Birth of a Church

The work on the new and third Hagia Sophia began on February 23, 532 A.D., and it was consecrated after it was completed on December 27, 537 with a solemn mass (Kahler, pg. 9). But this was not the first church named Hagia Sophia. The first emperor in Byzantine history was Constantine. He legalized Christianity…

Church of Gold and Light

  It is said that when Byzantine Emperor Justinian entered the great church known as the Hagia Sophia for the first time in the year 527 he said, “Oh, Soloman, I have outdone thee.” He was referring to King Soloman’s Temple, which had a reputation of beauty and excellence. The emperor had commissioned the enormous,…

Earthquakes – A Dome Collapsed

Earthquakes The Hagia Sophia is built just about 17 miles from a very active fault line –the Anatolian Faultline., and has experienced over a hundred earthquakes. The dome collapsed two decades later in 558 on May 7 due to an earthquake. Justinian was still alive, and Isidorus the Younger, nephew of Isidore, one of the first…

The Hagia Sophia Today

The Hagia Sophia/Aya Sofya Today The year 1935 saw the end of the Ottoman Dynasty, and the mosque was changed into a museum by the Turkish government. The Turkish Council of Ministers stated that due “to its historical significance, the conversion of the (Hagia Sophia) mosque, a unique architectural monument of art located in Istanbul,…

Marbles

Photo: Hagia Sophia Columns by Joe Eisner @2012 – All rights reserved The Hagia Sophia featured marbles from all over the Middle East. The violet marbles, shown in the columns above, were most likely from Egypt. The marbles in the Hagia Sophia are some of the most exquisite marbles in the world. At the time…

Aesthetics of the Hagia Sophia

In the first page of her book Hagia Sophia and the Byzantine Aesthetic Experience Art Historian, Professor and author Nadine Shibille writes about the aesthetic experience of the interior of the building and the art and stone adorning that space, as well as the reactions to it through ekphrasis, or the literary response to the…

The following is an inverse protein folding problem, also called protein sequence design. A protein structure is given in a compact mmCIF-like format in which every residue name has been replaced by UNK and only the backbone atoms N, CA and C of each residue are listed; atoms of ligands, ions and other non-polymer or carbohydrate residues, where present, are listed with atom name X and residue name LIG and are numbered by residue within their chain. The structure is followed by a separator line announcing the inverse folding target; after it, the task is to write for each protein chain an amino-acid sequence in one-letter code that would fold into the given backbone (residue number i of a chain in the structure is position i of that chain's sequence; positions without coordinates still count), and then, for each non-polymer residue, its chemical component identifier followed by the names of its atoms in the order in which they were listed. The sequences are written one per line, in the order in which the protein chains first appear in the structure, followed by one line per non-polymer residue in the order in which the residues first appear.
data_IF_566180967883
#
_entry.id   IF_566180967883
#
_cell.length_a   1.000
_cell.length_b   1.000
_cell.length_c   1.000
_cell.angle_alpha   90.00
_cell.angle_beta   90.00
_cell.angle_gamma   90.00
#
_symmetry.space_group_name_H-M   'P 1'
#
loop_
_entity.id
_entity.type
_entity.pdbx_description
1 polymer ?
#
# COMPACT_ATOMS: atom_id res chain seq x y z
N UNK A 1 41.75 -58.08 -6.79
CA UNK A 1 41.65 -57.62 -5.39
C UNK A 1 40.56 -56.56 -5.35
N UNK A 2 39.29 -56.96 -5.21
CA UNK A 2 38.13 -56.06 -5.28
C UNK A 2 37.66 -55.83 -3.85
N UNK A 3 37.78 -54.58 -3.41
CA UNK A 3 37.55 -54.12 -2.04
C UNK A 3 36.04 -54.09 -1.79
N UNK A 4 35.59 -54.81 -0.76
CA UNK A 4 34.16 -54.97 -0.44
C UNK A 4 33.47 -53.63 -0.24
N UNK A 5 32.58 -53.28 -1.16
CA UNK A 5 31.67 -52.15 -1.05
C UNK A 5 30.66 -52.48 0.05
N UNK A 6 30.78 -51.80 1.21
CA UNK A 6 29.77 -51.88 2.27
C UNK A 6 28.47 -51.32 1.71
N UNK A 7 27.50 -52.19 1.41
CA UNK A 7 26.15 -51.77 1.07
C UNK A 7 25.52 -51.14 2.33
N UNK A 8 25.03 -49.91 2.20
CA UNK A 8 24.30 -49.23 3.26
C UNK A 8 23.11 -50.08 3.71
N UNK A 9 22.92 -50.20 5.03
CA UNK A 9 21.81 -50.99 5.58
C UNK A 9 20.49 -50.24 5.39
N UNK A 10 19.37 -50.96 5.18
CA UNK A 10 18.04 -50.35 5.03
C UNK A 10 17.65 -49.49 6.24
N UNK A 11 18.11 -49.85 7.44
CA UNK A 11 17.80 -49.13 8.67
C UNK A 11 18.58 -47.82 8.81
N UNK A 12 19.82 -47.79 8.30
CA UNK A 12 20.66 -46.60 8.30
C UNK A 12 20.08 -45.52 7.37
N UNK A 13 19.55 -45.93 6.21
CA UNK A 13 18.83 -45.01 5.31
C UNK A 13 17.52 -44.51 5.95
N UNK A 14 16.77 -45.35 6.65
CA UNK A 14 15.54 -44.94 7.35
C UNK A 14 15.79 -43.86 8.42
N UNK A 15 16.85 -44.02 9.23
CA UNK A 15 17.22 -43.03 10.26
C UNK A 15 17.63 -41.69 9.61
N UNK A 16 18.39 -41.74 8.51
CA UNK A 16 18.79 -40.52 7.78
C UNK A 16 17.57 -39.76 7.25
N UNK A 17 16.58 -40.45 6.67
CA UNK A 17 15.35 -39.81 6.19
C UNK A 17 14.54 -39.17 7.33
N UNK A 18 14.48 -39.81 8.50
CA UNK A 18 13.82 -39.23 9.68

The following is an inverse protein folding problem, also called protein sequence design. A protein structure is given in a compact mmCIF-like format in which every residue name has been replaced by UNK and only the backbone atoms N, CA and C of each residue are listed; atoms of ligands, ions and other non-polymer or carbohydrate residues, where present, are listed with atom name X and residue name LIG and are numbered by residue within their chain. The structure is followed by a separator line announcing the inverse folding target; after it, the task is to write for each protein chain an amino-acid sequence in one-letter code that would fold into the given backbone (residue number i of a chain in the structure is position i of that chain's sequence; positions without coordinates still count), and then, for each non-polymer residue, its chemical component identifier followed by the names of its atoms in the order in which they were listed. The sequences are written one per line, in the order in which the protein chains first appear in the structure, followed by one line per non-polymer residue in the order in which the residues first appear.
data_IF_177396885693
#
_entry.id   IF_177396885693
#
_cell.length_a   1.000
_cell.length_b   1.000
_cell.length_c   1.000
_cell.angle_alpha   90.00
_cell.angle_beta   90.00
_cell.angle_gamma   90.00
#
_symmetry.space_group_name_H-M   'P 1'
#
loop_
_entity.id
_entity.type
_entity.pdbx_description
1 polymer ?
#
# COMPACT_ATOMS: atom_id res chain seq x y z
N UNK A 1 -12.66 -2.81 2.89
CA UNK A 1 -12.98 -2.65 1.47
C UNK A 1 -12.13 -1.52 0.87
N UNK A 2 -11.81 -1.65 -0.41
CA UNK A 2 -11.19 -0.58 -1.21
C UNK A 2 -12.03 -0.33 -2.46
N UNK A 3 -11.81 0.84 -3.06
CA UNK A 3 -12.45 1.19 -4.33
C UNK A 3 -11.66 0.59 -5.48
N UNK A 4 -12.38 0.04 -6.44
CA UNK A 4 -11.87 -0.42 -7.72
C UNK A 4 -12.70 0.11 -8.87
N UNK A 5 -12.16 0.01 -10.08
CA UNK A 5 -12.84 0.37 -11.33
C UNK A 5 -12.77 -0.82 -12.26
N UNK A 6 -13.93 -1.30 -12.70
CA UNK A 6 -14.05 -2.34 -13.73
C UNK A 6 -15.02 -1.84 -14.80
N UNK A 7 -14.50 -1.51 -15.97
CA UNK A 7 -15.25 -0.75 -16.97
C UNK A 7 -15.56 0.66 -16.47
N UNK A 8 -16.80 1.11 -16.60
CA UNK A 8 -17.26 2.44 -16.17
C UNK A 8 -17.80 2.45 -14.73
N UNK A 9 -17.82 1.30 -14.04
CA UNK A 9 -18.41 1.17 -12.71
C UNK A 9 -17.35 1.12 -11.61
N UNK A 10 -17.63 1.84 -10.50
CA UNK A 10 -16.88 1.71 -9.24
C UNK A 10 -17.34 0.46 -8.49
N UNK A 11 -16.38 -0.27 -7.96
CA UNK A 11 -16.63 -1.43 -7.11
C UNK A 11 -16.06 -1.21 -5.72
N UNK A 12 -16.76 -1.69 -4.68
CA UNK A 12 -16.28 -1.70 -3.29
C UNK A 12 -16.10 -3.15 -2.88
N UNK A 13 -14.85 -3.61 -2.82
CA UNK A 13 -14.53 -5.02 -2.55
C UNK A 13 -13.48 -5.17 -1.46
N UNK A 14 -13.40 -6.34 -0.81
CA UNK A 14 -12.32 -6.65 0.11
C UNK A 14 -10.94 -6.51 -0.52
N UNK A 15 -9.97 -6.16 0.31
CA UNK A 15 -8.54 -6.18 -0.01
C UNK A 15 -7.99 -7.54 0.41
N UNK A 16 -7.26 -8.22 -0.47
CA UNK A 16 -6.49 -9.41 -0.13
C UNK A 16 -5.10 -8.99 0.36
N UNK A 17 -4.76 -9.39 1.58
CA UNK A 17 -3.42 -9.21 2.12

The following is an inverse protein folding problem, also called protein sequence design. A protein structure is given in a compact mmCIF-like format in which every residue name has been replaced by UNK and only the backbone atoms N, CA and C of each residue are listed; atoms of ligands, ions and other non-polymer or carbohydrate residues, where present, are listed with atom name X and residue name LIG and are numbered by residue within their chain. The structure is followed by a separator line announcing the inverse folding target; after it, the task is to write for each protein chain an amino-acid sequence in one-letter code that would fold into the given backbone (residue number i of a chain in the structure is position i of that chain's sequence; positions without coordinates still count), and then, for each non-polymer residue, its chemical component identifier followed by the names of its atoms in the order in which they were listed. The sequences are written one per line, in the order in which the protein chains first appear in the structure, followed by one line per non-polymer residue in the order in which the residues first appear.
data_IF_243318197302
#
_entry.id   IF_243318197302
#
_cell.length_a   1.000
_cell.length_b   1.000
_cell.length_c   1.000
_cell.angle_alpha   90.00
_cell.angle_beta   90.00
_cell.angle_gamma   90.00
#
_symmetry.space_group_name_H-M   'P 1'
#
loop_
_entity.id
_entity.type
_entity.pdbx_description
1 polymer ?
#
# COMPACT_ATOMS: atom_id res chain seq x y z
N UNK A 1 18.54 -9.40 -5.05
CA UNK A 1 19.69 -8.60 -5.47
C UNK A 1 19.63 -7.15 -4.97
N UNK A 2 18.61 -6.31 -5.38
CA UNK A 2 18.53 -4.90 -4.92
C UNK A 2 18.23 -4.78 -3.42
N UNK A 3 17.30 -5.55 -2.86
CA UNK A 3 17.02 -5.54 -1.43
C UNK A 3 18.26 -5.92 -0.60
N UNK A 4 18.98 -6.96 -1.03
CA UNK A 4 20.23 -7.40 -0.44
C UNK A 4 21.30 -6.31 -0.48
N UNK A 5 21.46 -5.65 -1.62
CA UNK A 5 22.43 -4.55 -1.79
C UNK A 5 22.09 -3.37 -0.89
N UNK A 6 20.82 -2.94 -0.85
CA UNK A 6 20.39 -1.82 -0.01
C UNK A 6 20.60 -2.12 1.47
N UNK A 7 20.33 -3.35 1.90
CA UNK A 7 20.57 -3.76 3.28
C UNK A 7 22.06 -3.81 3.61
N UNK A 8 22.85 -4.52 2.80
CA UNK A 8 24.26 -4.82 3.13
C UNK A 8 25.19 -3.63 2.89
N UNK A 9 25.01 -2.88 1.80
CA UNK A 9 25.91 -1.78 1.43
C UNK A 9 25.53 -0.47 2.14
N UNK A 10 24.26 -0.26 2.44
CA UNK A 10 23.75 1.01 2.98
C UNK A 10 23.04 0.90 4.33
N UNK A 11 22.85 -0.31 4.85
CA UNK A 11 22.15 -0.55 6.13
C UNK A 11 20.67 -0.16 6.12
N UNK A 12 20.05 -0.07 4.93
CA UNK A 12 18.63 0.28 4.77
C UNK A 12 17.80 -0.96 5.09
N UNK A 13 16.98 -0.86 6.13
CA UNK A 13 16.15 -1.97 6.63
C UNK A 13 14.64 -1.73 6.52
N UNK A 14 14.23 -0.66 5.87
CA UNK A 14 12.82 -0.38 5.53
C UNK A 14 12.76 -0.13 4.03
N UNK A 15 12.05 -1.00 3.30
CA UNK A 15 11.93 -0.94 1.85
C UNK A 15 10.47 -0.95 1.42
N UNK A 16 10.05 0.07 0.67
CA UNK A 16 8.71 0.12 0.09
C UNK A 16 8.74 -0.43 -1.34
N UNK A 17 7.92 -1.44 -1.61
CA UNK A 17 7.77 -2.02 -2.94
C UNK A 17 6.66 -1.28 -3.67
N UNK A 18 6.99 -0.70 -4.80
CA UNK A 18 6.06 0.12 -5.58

1453: Ottoman Conquest

In 1453 Constantinople was conquered by the Islamic Ottoman Turks, and this ended the Byzantine Empire. Already weak because the Black Plague killed almost half of Constantinople’s citizens between 1346 and 1349, and because the city and its empire never really recovered from the sacking in 1204, the city was utterly defeated. It is said…

1204: Sacking of the City

In 1204 Latin Crusaders from Venice, resentful of their perceived ‘excesses’ of the Byzantine Empire, sacked Constantinople. Professor Robin Cormack writes that the Byzantium art we know today are actually looted treasure after the “Crusader Sack of Constantinople”. He writes, Christian relics from the palaces and churches were the prime target, and the church of…

Mosaics

The ceilings are constructed of vaults of gold, and there are columns made of violet marble, and the marble is from Egypt. There are mosaics, and they are some of the most famous mosaics in the world. Procopius further writes about these,“The whole ceiling is overlaid with pure gold, which   adds glory to the…

Prokopios: Court Historian

          After the Hagia Sophia’s completion, the court historian, Prokopios, wrote about it. We owe him a debt for his writing, because little else exists about the church th ksuch detailed description. He begins the part about the church itself: So the church has become a spectacle of marvelous beauty, overwhelming…

Design and Structure

Byzantine church design was a mixture of Greco-Roman design, with the basilica as its model. The basilica was different than a temple. It was a rectangular building and was constructed for civic purposes. Basilicas were buildings in which court took place, and people met with their lawyers, for example. Their purpose was to hold public…